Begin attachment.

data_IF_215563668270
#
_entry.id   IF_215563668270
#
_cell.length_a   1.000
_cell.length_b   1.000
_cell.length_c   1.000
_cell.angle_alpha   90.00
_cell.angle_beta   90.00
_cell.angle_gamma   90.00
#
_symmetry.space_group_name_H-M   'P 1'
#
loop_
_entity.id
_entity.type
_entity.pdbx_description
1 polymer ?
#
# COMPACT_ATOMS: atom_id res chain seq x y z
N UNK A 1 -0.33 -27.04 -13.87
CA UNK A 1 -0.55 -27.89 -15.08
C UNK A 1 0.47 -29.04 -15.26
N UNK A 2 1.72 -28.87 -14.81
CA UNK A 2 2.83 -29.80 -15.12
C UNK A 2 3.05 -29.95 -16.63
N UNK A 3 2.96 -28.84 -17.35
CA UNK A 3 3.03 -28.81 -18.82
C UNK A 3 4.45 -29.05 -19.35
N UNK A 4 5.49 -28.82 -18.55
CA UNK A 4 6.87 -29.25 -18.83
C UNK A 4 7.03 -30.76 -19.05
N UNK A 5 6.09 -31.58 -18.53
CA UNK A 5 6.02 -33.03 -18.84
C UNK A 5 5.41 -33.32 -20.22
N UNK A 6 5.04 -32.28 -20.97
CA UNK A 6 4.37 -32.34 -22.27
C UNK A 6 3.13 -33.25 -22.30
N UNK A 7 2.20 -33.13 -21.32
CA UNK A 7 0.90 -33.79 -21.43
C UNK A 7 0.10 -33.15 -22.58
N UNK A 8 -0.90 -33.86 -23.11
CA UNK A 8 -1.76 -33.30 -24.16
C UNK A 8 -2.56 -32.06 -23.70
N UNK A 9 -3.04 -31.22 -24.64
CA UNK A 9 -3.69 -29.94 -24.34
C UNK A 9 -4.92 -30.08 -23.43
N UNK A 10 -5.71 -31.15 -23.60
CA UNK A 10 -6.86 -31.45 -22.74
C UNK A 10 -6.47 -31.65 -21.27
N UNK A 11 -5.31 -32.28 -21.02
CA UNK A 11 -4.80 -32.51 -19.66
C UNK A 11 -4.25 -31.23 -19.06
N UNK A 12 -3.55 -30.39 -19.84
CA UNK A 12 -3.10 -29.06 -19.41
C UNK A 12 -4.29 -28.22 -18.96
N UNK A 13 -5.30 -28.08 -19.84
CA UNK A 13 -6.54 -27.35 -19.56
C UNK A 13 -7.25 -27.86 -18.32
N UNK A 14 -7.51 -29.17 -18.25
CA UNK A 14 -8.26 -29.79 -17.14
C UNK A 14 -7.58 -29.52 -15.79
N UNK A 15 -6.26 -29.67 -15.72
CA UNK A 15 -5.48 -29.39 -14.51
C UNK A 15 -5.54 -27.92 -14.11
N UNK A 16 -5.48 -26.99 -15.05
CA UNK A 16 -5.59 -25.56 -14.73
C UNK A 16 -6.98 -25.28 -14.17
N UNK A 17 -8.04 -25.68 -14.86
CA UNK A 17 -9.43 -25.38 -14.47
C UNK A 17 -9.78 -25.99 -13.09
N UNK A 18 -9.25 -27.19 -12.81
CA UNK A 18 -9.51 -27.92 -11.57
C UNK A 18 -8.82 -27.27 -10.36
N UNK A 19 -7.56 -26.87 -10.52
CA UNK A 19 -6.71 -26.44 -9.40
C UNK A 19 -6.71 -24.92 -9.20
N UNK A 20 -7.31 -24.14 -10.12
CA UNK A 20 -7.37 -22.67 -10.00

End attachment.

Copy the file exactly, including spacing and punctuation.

data_IF_215563668270
#
_entry.id   IF_215563668270
#
_cell.length_a   1.000
_cell.length_b   1.000
_cell.length_c   1.000
_cell.angle_alpha   90.00
_cell.angle_beta   90.00
_cell.angle_gamma   90.00
#
_symmetry.space_group_name_H-M   'P 1'
#
loop_
_entity.id
_entity.type
_entity.pdbx_description
1 polymer ?
#
# COMPACT_ATOMS: atom_id res chain seq x y z
N UNK A 1 -0.33 -27.04 -13.87
CA UNK A 1 -0.55 -27.89 -15.08
C UNK A 1 0.47 -29.04 -15.26
N UNK A 2 1.72 -28.87 -14.81
CA UNK A 2 2.83 -29.80 -15.12
C UNK A 2 3.05 -29.95 -16.63
N UNK A 3 2.96 -28.84 -17.35
CA UNK A 3 3.03 -28.81 -18.82
C UNK A 3 4.45 -29.05 -19.35
N UNK A 4 5.49 -28.82 -18.55
CA UNK A 4 6.87 -29.25 -18.83
C UNK A 4 7.03 -30.76 -19.05
N UNK A 5 6.09 -31.58 -18.53
CA UNK A 5 6.02 -33.03 -18.84
C UNK A 5 5.41 -33.32 -20.22
N UNK A 6 5.04 -32.28 -20.97
CA UNK A 6 4.37 -32.34 -22.27
C UNK A 6 3.13 -33.25 -22.30
N UNK A 7 2.20 -33.13 -21.32
CA UNK A 7 0.90 -33.79 -21.43
C UNK A 7 0.10 -33.15 -22.58
N UNK A 8 -0.90 -33.86 -23.11
CA UNK A 8 -1.76 -33.30 -24.16
C UNK A 8 -2.56 -32.06 -23.70
N UNK A 9 -3.04 -31.22 -24.64
CA UNK A 9 -3.69 -29.94 -24.34
C UNK A 9 -4.92 -30.08 -23.43
N UNK A 10 -5.71 -31.15 -23.60
CA UNK A 10 -6.86 -31.45 -22.74
C UNK A 10 -6.47 -31.65 -21.27
N UNK A 11 -5.31 -32.28 -21.02
CA UNK A 11 -4.80 -32.51 -19.66
C UNK A 11 -4.25 -31.23 -19.06
N UNK A 12 -3.55 -30.39 -19.84
CA UNK A 12 -3.10 -29.06 -19.41
C UNK A 12 -4.29 -28.22 -18.96
N UNK A 13 -5.30 -28.08 -19.84
CA UNK A 13 -6.54 -27.35 -19.56
C UNK A 13 -7.25 -27.86 -18.32
N UNK A 14 -7.51 -29.17 -18.25
CA UNK A 14 -8.26 -29.79 -17.14
C UNK A 14 -7.58 -29.52 -15.79
N UNK A 15 -6.26 -29.67 -15.72
CA UNK A 15 -5.48 -29.39 -14.51
C UNK A 15 -5.54 -27.92 -14.11
N UNK A 16 -5.48 -26.99 -15.05
CA UNK A 16 -5.59 -25.56 -14.73
C UNK A 16 -6.98 -25.28 -14.17
N UNK A 17 -8.04 -25.68 -14.86
CA UNK A 17 -9.43 -25.38 -14.47
C UNK A 17 -9.78 -25.99 -13.09
N UNK A 18 -9.25 -27.19 -12.81
CA UNK A 18 -9.51 -27.92 -11.57
C UNK A 18 -8.82 -27.27 -10.36
N UNK A 19 -7.56 -26.87 -10.52
CA UNK A 19 -6.71 -26.44 -9.40
C UNK A 19 -6.71 -24.92 -9.20
N UNK A 20 -7.31 -24.14 -10.12
CA UNK A 20 -7.37 -22.67 -10.00